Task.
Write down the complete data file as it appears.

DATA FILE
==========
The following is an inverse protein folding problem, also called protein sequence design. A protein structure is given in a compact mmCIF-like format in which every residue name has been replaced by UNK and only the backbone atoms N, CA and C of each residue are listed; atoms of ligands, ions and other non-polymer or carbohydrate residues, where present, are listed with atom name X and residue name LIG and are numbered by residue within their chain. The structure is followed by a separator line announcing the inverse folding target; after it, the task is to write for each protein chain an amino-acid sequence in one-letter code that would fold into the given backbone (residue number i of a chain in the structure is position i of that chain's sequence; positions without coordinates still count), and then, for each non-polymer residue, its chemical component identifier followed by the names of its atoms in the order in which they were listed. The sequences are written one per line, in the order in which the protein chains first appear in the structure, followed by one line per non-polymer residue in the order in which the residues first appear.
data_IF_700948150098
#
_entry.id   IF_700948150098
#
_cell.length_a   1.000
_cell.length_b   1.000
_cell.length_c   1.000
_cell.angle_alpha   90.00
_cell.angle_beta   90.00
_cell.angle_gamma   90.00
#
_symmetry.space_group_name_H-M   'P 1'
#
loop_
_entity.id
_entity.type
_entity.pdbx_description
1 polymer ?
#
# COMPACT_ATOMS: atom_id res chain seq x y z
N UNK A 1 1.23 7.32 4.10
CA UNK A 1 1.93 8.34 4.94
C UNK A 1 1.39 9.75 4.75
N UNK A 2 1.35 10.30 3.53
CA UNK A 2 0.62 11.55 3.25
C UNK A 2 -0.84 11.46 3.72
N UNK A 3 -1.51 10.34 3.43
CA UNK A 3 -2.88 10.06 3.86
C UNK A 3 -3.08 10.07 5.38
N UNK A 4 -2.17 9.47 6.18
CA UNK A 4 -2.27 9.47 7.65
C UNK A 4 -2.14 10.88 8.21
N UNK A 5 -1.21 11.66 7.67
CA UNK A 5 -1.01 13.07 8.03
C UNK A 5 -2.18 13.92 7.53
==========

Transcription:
The following is an inverse protein folding problem, also called protein sequence design. A protein structure is given in a compact mmCIF-like format in which every residue name has been replaced by UNK and only the backbone atoms N, CA and C of each residue are listed; atoms of ligands, ions and other non-polymer or carbohydrate residues, where present, are listed with atom name X and residue name LIG and are numbered by residue within their chain. The structure is followed by a separator line announcing the inverse folding target; after it, the task is to write for each protein chain an amino-acid sequence in one-letter code that would fold into the given backbone (residue number i of a chain in the structure is position i of that chain's sequence; positions without coordinates still count), and then, for each non-polymer residue, its chemical component identifier followed by the names of its atoms in the order in which they were listed. The sequences are written one per line, in the order in which the protein chains first appear in the structure, followed by one line per non-polymer residue in the order in which the residues first appear.
data_IF_700948150098
#
_entry.id   IF_700948150098
#
_cell.length_a   1.000
_cell.length_b   1.000
_cell.length_c   1.000
_cell.angle_alpha   90.00
_cell.angle_beta   90.00
_cell.angle_gamma   90.00
#
_symmetry.space_group_name_H-M   'P 1'
#
loop_
_entity.id
_entity.type
_entity.pdbx_description
1 polymer ?
#
# COMPACT_ATOMS: atom_id res chain seq x y z
N UNK A 1 1.23 7.32 4.10
CA UNK A 1 1.93 8.34 4.94
C UNK A 1 1.39 9.75 4.75
N UNK A 2 1.35 10.30 3.53
CA UNK A 2 0.62 11.55 3.25
C UNK A 2 -0.84 11.46 3.72
N UNK A 3 -1.51 10.34 3.43
CA UNK A 3 -2.88 10.06 3.86
C UNK A 3 -3.08 10.07 5.38
N UNK A 4 -2.17 9.47 6.18
CA UNK A 4 -2.27 9.47 7.65
C UNK A 4 -2.14 10.88 8.21
N UNK A 5 -1.21 11.66 7.67
CA UNK A 5 -1.01 13.07 8.03
C UNK A 5 -2.18 13.92 7.53